FF: Do Subtitles Count?

Kwahe’e and The Snow Queen

Still far too busy and by the end of the day rather than curling up with a good book, all I’m good for is an episode or two of the anime Lupin the Third.  I do watch in Japanese with subtitles, so I hope subtitles count…

For those of you just discovering this part of my blog, the Friday Fragments lists what I’ve read over the past week.  Most of the time I don’t include details of either short fiction (unless part of a book-length collection) or magazines.

The Fragments are not meant to be a recommendation list.  If you’re interested in a not-at-all-inclusive recommendation list, you can look on my website under Neat Stuff.

Once again, this is not a book review column.  It’s just a list with, maybe, a bit of description or a few opinions tossed in.

Recently Completed:

Please Ignore Vera Dietz by A.S. King.  Audiobook.  This book would have been great even without the brilliant performances by the ensemble cast, but with them…  Wow!

In Progress:

The Snow Queen by Joan Vinge.  I read this years after it was winning awards.  Came away feeling the awards were well deserved.  Re-reading.  However, the complex world building does demand me to be alert.

Od Magic by Patricia A. McKillip.  Audiobook.  Jim knows I love McKillip’s work, and found this for me on our library’s site.  Almost done.  I’ve read it before but still am enjoying.

Also:

Some beading magazines.  Not that I have time to bead, but I love the colors and seeing how creative some people can be with nothing more than seed beads and thread.

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10 Responses to “FF: Do Subtitles Count?”

  1. James Mendur Says:

    It’s been a few weeks.

    Finished: Mycroft Holmes, by Kareem Abdul-Jabbar and Anna Waterhouse – in the end, it felt too much to me like a Sherlock Holmes story, but where Sherlock liked people and worked for the government. I’ve always thought Mycroft should have been more distinct from his brother. YMMV. Lots of interesting / disturbing real history provided largely due to Kareem’s input, though.

    Finished: two interstitial stories from “The Laundry Files” series by Charles Stross

    Finished: Cat in an Alphabet Soup (first “Midnight Louie” novel; he’s a noir cat in a cozy mystery novel set at a publisher’s convention in Las Vegas) by Carole Nelson Douglas.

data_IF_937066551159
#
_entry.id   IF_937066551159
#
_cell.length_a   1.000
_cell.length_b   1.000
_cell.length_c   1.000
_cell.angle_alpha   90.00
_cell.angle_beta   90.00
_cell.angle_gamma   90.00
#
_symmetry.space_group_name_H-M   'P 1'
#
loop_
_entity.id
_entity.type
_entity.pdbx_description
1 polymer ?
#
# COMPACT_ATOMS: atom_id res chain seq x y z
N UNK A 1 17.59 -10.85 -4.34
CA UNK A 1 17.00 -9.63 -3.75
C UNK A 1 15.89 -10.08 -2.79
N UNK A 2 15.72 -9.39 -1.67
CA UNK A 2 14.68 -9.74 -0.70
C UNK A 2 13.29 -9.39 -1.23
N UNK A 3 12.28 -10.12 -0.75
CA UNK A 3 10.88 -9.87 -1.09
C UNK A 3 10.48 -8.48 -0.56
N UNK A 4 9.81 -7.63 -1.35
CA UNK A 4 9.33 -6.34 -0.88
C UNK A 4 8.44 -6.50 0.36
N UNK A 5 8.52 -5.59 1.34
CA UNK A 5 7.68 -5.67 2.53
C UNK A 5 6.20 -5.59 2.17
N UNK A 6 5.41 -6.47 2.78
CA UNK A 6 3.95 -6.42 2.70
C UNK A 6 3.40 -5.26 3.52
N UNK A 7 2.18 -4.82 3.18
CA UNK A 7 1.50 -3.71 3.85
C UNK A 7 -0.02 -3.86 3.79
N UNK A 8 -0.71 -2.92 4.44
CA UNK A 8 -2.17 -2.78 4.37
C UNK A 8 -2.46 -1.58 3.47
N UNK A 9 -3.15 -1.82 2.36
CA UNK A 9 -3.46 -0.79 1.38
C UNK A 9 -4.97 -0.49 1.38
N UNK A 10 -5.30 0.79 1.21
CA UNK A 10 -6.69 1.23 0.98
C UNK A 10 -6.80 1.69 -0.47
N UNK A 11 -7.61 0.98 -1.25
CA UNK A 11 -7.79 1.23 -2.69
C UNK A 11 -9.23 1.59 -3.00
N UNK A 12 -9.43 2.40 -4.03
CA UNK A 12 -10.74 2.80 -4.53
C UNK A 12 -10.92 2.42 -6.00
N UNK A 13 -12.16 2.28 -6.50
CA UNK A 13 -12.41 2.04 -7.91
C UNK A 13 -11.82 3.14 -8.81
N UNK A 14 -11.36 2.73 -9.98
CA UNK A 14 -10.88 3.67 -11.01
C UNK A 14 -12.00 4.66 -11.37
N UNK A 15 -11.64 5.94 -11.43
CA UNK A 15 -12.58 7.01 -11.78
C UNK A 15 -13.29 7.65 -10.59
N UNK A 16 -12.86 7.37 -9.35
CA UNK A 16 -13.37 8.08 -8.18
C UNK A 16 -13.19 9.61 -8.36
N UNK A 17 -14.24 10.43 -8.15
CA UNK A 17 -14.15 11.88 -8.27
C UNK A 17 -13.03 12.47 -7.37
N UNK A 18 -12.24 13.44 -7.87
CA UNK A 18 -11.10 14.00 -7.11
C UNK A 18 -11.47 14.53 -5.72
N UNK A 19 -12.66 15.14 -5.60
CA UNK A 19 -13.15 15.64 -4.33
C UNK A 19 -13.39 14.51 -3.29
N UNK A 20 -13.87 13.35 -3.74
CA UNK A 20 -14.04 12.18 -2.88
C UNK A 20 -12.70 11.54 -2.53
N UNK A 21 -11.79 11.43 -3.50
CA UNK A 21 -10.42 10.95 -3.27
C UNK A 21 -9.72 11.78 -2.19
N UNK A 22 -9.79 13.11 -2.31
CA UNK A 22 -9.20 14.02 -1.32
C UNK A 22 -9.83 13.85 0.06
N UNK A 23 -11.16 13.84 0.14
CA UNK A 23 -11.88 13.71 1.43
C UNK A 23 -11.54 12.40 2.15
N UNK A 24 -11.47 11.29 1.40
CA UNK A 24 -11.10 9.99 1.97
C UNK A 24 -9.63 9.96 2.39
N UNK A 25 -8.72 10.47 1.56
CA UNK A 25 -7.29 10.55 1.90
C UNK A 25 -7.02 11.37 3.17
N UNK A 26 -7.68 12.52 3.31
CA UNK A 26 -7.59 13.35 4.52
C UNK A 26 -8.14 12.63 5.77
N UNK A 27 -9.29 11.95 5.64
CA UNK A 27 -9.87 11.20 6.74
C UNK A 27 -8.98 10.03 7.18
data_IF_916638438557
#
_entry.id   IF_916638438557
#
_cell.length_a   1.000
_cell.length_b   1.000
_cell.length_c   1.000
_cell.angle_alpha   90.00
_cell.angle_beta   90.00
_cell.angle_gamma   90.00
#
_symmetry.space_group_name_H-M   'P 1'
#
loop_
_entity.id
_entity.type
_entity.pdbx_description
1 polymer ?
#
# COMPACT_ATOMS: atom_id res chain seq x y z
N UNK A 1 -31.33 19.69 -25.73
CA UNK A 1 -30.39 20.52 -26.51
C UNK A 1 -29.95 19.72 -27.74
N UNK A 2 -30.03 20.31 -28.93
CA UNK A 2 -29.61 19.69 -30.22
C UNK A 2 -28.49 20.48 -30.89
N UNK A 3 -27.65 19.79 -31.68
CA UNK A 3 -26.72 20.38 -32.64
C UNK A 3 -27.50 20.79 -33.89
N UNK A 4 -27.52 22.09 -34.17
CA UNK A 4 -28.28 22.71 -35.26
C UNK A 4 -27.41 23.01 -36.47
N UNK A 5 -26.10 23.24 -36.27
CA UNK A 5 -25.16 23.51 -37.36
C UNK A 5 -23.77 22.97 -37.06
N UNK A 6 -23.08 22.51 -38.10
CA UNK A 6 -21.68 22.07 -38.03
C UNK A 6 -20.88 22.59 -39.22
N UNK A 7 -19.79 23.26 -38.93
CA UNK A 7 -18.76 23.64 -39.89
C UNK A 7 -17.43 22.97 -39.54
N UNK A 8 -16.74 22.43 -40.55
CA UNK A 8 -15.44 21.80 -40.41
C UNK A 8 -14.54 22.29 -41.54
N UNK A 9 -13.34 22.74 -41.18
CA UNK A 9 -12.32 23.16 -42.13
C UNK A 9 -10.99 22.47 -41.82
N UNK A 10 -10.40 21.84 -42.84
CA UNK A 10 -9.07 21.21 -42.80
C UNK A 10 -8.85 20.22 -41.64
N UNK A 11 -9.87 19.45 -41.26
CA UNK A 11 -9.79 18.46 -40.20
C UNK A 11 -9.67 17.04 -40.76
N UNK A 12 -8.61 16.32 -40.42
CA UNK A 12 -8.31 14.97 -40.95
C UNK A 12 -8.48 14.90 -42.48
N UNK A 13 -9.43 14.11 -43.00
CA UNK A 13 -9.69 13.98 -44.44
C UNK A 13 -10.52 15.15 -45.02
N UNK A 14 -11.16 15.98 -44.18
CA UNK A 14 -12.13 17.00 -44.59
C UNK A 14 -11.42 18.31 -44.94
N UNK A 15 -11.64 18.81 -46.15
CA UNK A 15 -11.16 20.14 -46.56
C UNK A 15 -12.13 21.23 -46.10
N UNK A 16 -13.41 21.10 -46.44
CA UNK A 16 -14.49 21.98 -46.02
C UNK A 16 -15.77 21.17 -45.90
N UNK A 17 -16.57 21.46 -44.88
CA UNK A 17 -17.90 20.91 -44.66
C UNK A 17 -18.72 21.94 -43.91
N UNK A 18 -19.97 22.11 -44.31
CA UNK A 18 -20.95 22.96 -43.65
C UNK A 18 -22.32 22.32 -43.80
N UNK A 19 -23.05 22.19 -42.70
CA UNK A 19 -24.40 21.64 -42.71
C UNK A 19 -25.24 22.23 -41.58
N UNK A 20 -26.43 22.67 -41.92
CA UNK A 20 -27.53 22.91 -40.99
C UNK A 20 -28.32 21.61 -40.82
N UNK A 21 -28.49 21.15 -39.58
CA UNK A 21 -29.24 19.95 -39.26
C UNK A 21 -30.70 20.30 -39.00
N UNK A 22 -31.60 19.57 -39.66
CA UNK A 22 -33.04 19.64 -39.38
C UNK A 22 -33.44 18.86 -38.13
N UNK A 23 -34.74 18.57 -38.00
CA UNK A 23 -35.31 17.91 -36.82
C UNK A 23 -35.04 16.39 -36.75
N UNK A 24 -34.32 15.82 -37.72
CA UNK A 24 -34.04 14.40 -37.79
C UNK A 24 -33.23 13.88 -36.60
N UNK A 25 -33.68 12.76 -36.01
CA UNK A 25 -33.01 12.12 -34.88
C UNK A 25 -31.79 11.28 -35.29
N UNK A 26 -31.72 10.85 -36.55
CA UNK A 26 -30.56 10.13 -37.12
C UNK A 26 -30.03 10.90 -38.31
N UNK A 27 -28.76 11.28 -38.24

Current: Dead Money (first “Doc Hill” thriller novel) by Dean Wesley Smith. Murder and secrets among poker players, in several locations but mostly Las Vegas. And I hadn’t realized the beginnings of a Vegas trend until just now.

    (I never did finish “Last Call at the Nightshade Lounge”. I might return and finish it some day, just to find out how it ends, but it didn’t hold my attention.)

    Not a lot in a month, but I’ve been binge-watching the first four seasons of “The Blacklist”.

  2. Beverly Martin Says:

    I am not familiar with Patricia A. McKillip. I am looking forward to reading her novel.

    I am currently reading The Penderwicks: a Summer Tale of Four Sisters, Two Rabbits, and a Very Interesting Boy by Jeanne Birdsall. You mentioned it in a prior FF. I am enjoying it.

    • janelindskold Says:

      McKillip ‘s work is like no one else’s… I love her stuff but some people find her “dreamy” element annoying. I hope you like her work. One of her rare series is the three volume “Riddle of the Stars” which begins with The Riddlemaster of Hed. The Forgotten Beasts of Eld is an early, award-winning book. I seem to recall The Alphabet of Thorn also won a World Fantasy award. She loves to tell stories with lost histories in distant pasts, not always, but definitely a recurring theme.

      • Beverly Martin Says:

        Awesome! You certainly have added to my TBR list. PS I just started Artificial Condition, the 2nd Murderbot novella by Martha Wells.

  3. CBI Says:

    I hope y’all had a wonderful day of giving thanks

    I’ve been tied up at work, so have had little time the past month to read blogs (alas) Most reading has been audiobooks, with some light eyed-reading as well. Much has been moving through series or related books.

    Recently Completed:
    The Wisteria Tearoom by Patrice Greenwood. An ongoing series of “cozies” set in Santa Fe. I saw the author at Bubonicon, who mentioned that she’d been writing a series of cozies, and they sounded interesting. Her characters have usually been realistic–with a nice mixture of consistency and human inconsistency–although some of the incidental characters are a bit cardboard. I originally thought that the main character’s (Ellen’s) hoplophobia was a bit strange for New Mexico, but recent events here have shown it to be all to common. Solid, fun, light reading.